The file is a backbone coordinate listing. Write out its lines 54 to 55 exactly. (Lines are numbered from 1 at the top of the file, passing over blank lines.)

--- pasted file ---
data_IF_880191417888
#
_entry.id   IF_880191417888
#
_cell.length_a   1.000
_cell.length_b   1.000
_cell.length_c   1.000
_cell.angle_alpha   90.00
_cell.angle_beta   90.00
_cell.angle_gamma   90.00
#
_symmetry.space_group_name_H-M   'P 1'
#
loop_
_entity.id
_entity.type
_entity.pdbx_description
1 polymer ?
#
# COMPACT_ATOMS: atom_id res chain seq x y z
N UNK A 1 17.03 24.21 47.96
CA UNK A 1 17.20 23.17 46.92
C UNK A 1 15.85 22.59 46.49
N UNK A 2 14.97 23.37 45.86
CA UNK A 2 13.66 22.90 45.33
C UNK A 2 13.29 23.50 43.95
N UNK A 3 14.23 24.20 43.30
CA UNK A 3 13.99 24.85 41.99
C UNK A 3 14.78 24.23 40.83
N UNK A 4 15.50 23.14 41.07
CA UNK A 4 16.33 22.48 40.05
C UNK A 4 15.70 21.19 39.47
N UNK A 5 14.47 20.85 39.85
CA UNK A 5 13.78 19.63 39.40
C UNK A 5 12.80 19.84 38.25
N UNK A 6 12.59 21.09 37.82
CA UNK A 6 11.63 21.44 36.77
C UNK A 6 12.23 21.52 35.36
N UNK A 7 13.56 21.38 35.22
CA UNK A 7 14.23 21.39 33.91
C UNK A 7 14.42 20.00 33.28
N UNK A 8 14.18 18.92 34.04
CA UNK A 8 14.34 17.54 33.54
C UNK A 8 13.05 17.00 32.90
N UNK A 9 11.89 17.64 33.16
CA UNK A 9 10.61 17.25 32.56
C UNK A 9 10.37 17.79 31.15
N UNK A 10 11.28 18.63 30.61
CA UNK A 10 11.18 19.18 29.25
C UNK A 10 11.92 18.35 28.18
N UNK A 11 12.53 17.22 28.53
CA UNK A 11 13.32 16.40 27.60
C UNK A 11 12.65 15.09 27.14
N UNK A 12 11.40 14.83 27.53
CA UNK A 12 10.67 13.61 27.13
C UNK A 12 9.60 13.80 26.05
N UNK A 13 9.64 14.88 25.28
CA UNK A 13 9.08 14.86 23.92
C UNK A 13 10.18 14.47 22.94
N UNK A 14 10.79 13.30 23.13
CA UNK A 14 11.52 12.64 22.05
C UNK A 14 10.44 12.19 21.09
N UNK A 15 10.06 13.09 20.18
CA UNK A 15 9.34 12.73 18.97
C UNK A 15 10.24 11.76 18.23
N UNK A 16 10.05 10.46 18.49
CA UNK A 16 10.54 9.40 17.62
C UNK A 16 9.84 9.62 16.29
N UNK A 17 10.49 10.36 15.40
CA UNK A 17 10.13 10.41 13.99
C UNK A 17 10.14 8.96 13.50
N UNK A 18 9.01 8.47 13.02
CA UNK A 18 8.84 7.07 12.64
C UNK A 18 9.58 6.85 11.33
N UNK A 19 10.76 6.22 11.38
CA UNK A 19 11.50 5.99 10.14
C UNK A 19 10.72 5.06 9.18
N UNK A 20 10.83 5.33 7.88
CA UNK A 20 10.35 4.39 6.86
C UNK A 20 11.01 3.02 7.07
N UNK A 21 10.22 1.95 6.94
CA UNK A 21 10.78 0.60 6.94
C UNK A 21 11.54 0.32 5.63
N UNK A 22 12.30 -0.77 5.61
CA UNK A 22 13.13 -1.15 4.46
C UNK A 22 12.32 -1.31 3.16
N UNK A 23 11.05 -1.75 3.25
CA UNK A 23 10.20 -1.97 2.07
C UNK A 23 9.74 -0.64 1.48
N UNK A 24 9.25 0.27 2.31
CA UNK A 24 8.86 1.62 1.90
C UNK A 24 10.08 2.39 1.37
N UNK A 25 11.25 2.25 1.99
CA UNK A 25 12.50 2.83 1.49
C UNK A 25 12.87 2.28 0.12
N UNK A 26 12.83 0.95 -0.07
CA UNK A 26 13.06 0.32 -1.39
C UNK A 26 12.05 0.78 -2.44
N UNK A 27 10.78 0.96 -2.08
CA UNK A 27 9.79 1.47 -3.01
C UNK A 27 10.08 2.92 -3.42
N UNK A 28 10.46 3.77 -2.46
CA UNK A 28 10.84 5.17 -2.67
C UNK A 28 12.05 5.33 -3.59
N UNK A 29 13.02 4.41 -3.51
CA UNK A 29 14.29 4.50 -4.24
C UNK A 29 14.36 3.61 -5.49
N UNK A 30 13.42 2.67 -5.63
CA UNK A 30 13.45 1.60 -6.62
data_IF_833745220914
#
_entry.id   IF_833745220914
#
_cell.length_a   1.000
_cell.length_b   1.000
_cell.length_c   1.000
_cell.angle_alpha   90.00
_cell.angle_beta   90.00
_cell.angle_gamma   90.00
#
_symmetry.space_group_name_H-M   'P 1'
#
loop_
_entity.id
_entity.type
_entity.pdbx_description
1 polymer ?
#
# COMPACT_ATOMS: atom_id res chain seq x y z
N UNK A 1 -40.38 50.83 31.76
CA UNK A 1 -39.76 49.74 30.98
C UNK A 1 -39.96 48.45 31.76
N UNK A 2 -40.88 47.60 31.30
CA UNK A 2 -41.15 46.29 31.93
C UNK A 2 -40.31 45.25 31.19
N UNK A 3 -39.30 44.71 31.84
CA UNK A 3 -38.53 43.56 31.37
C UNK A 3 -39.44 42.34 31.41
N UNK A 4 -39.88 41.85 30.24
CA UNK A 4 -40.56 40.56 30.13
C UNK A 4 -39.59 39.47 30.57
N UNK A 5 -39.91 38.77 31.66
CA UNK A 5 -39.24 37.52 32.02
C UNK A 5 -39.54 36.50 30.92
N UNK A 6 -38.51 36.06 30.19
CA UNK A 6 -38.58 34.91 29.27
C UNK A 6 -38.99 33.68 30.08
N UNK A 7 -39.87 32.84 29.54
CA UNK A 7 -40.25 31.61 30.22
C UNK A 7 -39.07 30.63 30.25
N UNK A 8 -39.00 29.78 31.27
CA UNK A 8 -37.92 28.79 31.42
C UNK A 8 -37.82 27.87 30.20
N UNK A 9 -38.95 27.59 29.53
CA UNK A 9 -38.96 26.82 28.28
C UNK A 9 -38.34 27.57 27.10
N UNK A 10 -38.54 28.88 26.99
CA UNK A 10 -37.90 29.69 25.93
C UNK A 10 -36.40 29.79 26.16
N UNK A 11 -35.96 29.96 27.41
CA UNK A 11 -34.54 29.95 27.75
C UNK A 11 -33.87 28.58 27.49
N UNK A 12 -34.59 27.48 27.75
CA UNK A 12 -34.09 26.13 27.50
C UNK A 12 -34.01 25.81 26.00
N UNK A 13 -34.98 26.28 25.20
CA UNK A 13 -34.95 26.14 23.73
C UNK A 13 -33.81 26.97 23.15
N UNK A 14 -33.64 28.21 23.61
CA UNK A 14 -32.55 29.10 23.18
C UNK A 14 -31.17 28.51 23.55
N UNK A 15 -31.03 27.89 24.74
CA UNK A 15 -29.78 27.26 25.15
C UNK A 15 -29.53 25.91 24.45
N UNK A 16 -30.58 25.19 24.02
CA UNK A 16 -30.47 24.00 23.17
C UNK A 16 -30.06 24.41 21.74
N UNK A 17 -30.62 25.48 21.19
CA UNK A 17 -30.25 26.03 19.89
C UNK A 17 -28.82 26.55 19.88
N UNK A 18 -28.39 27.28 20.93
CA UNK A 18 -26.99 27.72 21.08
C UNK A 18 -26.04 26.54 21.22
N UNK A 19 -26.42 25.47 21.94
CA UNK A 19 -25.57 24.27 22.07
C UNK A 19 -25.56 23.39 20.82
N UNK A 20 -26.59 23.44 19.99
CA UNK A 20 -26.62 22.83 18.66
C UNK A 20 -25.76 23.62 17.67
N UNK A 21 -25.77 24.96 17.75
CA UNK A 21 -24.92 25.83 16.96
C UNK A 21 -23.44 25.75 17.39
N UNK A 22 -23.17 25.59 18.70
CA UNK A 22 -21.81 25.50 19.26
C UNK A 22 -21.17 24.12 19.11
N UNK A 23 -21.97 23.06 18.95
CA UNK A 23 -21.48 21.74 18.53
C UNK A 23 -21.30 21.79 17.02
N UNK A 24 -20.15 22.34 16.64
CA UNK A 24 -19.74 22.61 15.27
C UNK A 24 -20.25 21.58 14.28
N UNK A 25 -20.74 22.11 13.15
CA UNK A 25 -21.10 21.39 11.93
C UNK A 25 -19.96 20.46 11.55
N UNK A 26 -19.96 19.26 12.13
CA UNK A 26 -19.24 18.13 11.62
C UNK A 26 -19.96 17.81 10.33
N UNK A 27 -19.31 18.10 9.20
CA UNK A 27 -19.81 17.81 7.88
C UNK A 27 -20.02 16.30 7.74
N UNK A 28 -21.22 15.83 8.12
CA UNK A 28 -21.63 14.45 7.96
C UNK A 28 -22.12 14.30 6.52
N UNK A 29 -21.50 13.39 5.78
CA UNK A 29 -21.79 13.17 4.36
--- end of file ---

N UNK A 12 11.40 14.83 27.53
CA UNK A 12 10.67 13.61 27.13